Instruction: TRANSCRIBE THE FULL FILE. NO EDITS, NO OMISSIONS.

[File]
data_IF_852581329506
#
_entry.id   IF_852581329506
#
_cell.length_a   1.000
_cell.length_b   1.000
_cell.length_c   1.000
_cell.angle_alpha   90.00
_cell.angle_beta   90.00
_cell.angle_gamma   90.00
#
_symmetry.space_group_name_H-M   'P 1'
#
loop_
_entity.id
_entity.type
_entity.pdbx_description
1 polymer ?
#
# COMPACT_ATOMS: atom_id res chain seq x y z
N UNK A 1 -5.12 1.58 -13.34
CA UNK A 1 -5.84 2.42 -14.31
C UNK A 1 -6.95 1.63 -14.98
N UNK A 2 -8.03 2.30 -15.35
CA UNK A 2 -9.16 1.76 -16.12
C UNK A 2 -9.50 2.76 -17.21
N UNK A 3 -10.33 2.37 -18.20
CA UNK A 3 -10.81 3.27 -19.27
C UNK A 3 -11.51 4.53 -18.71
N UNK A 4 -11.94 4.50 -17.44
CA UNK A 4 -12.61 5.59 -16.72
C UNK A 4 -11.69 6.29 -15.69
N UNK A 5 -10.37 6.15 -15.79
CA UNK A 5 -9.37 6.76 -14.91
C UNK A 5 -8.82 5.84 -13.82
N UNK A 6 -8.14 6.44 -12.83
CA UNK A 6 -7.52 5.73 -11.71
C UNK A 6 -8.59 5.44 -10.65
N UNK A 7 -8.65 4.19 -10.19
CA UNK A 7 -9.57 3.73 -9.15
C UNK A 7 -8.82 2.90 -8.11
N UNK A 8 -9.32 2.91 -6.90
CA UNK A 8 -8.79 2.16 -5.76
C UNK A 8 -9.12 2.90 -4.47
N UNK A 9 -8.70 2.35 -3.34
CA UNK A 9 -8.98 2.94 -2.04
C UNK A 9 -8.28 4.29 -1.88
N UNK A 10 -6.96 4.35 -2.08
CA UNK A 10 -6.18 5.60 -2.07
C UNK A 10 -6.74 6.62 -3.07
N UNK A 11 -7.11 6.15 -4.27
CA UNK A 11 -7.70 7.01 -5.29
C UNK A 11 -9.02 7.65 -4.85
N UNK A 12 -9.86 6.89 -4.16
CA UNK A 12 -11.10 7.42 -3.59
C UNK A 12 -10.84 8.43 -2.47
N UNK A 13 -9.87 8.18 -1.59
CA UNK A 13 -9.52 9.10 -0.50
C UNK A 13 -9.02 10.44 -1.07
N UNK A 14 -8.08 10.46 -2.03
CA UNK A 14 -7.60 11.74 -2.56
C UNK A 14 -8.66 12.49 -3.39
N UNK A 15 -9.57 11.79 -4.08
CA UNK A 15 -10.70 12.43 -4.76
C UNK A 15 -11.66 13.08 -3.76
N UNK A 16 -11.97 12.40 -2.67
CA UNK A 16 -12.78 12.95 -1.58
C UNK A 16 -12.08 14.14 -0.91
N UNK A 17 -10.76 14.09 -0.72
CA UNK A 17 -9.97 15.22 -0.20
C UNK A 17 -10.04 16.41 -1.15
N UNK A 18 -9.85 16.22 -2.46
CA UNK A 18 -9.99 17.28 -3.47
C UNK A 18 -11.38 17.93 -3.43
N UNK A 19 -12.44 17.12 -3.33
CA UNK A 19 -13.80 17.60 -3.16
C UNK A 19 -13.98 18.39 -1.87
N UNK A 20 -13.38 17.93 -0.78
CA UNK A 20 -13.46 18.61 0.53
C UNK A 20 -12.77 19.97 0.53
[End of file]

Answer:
data_IF_852581329506
#
_entry.id   IF_852581329506
#
_cell.length_a   1.000
_cell.length_b   1.000
_cell.length_c   1.000
_cell.angle_alpha   90.00
_cell.angle_beta   90.00
_cell.angle_gamma   90.00
#
_symmetry.space_group_name_H-M   'P 1'
#
loop_
_entity.id
_entity.type
_entity.pdbx_description
1 polymer ?
#
# COMPACT_ATOMS: atom_id res chain seq x y z
N UNK A 1 -5.12 1.58 -13.34
CA UNK A 1 -5.84 2.42 -14.31
C UNK A 1 -6.95 1.63 -14.98
N UNK A 2 -8.03 2.30 -15.35
CA UNK A 2 -9.16 1.76 -16.12
C UNK A 2 -9.50 2.76 -17.21
N UNK A 3 -10.33 2.37 -18.20
CA UNK A 3 -10.81 3.27 -19.27
C UNK A 3 -11.51 4.53 -18.71
N UNK A 4 -11.94 4.50 -17.44
CA UNK A 4 -12.61 5.59 -16.72
C UNK A 4 -11.69 6.29 -15.69
N UNK A 5 -10.37 6.15 -15.79
CA UNK A 5 -9.37 6.76 -14.91
C UNK A 5 -8.82 5.84 -13.82
N UNK A 6 -8.14 6.44 -12.83
CA UNK A 6 -7.52 5.73 -11.71
C UNK A 6 -8.59 5.44 -10.65
N UNK A 7 -8.65 4.19 -10.19
CA UNK A 7 -9.57 3.73 -9.15
C UNK A 7 -8.82 2.90 -8.11
N UNK A 8 -9.32 2.91 -6.90
CA UNK A 8 -8.79 2.16 -5.76
C UNK A 8 -9.12 2.90 -4.47
N UNK A 9 -8.70 2.35 -3.34
CA UNK A 9 -8.98 2.94 -2.04
C UNK A 9 -8.28 4.29 -1.88
N UNK A 10 -6.96 4.35 -2.08
CA UNK A 10 -6.18 5.60 -2.07
C UNK A 10 -6.74 6.62 -3.07
N UNK A 11 -7.11 6.15 -4.27
CA UNK A 11 -7.70 7.01 -5.29
C UNK A 11 -9.02 7.65 -4.85
N UNK A 12 -9.86 6.89 -4.16
CA UNK A 12 -11.10 7.42 -3.59
C UNK A 12 -10.84 8.43 -2.47
N UNK A 13 -9.87 8.18 -1.59
CA UNK A 13 -9.52 9.10 -0.50
C UNK A 13 -9.02 10.44 -1.07
N UNK A 14 -8.08 10.46 -2.03
CA UNK A 14 -7.60 11.74 -2.56
C UNK A 14 -8.66 12.49 -3.39
N UNK A 15 -9.57 11.79 -4.08
CA UNK A 15 -10.70 12.43 -4.76
C UNK A 15 -11.66 13.08 -3.76
N UNK A 16 -11.97 12.40 -2.67
CA UNK A 16 -12.78 12.95 -1.58
C UNK A 16 -12.08 14.14 -0.91
N UNK A 17 -10.76 14.09 -0.72
CA UNK A 17 -9.97 15.22 -0.20
C UNK A 17 -10.04 16.41 -1.15
N UNK A 18 -9.85 16.22 -2.46
CA UNK A 18 -9.99 17.28 -3.47
C UNK A 18 -11.38 17.93 -3.43
N UNK A 19 -12.44 17.12 -3.33
CA UNK A 19 -13.80 17.60 -3.16
C UNK A 19 -13.98 18.39 -1.87
N UNK A 20 -13.38 17.93 -0.78
CA UNK A 20 -13.46 18.61 0.53
C UNK A 20 -12.77 19.97 0.53